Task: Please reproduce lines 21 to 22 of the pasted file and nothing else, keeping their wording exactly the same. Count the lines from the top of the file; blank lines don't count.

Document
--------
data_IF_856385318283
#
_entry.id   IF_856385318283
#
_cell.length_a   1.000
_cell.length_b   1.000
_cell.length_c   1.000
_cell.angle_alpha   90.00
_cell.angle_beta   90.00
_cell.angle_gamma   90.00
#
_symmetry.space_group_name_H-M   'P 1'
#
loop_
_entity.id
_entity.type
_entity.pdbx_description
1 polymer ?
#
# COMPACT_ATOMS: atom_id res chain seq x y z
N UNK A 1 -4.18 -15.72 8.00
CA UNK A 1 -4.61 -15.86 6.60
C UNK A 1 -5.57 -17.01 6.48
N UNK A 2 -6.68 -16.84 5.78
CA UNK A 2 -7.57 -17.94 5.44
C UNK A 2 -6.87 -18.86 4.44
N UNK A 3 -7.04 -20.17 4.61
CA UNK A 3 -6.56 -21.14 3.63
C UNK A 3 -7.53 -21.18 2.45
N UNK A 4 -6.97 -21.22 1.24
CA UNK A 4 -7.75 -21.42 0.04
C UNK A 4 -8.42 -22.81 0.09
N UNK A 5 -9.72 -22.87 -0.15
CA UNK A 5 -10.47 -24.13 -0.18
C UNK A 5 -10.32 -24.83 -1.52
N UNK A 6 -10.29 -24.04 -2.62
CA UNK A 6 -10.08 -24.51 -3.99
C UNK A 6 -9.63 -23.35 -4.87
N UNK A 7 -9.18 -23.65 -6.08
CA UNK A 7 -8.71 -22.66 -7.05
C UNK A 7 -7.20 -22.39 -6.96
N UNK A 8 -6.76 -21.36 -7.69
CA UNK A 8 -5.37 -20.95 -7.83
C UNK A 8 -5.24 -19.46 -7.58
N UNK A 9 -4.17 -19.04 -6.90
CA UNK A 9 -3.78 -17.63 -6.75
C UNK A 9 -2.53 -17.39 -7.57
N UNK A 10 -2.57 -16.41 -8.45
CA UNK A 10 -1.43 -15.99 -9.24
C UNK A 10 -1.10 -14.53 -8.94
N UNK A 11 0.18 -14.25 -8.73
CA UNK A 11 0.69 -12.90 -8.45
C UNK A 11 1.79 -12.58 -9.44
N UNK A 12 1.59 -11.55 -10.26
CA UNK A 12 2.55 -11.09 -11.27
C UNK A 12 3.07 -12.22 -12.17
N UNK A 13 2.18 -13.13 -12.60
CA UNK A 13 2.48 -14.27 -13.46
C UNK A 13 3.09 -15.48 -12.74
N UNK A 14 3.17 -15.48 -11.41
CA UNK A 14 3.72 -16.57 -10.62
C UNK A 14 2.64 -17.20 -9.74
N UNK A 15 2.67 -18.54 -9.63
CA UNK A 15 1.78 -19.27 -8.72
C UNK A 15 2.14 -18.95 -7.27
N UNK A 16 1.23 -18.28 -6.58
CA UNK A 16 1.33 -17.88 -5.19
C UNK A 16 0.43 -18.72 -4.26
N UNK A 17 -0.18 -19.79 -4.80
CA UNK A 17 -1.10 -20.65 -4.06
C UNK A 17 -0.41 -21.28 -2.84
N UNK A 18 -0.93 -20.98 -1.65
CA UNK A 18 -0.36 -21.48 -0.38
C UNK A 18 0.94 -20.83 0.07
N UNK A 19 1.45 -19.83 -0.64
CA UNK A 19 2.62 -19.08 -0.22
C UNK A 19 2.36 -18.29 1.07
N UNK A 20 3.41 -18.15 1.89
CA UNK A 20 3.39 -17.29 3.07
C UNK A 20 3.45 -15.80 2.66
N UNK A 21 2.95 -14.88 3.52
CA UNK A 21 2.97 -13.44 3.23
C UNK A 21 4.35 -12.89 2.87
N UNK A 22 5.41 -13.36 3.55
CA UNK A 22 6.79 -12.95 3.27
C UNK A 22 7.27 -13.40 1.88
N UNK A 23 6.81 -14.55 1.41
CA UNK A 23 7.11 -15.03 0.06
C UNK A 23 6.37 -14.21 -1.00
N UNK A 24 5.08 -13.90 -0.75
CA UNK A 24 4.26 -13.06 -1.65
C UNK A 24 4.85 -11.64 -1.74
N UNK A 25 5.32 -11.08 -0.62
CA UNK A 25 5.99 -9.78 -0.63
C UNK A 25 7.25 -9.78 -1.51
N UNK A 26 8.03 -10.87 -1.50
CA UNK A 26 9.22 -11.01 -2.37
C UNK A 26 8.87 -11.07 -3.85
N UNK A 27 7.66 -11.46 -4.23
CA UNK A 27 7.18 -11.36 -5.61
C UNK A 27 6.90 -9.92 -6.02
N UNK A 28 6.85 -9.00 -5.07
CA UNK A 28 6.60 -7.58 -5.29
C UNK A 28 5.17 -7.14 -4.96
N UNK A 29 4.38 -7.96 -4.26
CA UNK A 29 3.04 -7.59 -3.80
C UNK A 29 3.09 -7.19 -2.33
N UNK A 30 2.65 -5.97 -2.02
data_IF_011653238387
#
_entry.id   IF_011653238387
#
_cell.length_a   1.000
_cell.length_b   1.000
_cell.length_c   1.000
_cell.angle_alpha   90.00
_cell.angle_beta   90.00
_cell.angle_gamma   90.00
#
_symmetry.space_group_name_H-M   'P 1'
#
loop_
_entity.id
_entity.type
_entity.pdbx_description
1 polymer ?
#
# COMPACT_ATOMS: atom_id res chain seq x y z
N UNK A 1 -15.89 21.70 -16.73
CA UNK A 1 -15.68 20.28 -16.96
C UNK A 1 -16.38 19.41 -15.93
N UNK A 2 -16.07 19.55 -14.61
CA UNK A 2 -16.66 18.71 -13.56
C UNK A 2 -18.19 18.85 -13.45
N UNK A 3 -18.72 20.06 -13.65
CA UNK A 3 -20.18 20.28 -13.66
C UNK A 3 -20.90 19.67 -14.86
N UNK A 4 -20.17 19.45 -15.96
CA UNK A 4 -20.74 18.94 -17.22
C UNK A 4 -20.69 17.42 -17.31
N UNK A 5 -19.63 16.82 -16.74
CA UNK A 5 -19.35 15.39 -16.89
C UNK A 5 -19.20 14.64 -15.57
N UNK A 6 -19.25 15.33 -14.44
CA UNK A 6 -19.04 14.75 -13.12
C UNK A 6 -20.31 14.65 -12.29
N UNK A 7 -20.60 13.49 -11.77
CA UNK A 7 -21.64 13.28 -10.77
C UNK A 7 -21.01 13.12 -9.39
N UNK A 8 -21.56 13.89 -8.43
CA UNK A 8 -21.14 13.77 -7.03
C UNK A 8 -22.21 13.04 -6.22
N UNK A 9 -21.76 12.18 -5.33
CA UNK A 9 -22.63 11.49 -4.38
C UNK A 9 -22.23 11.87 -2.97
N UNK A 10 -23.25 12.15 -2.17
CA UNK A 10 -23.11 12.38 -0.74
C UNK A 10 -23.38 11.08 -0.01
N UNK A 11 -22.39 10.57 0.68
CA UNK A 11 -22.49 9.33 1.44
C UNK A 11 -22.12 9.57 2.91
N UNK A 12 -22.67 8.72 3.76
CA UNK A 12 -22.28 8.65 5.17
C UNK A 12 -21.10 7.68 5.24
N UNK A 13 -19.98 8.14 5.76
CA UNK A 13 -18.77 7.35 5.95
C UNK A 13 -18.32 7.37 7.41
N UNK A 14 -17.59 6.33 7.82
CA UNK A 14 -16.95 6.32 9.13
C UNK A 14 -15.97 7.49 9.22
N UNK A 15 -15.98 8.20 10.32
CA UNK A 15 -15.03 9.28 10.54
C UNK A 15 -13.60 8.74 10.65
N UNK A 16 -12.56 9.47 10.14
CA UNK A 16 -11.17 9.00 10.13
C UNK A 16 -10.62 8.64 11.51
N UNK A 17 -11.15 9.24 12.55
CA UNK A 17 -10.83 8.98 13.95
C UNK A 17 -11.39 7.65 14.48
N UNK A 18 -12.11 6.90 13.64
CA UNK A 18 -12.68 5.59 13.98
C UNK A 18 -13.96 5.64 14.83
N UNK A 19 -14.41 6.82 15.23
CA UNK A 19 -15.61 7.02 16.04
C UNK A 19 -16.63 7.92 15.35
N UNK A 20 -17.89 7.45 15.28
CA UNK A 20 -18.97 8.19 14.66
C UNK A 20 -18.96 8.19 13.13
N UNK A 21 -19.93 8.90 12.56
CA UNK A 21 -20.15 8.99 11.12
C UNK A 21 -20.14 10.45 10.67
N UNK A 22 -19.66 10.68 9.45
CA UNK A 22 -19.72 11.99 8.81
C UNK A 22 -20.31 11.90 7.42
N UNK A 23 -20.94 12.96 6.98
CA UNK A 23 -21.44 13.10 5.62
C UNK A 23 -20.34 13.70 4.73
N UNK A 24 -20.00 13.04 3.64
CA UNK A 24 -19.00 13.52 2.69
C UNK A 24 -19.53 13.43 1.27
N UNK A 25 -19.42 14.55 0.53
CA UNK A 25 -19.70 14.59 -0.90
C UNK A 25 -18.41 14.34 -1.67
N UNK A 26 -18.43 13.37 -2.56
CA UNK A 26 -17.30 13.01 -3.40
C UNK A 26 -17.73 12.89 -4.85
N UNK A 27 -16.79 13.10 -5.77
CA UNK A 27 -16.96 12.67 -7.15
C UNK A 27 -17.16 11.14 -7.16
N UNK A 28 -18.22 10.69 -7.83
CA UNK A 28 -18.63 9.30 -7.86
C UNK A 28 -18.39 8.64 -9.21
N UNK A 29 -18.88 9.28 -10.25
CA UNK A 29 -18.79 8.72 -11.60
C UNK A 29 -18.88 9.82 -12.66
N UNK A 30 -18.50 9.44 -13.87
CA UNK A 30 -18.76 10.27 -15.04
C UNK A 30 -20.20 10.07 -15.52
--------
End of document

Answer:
N UNK A 1 -4.18 -15.72 8.00
CA UNK A 1 -4.61 -15.86 6.60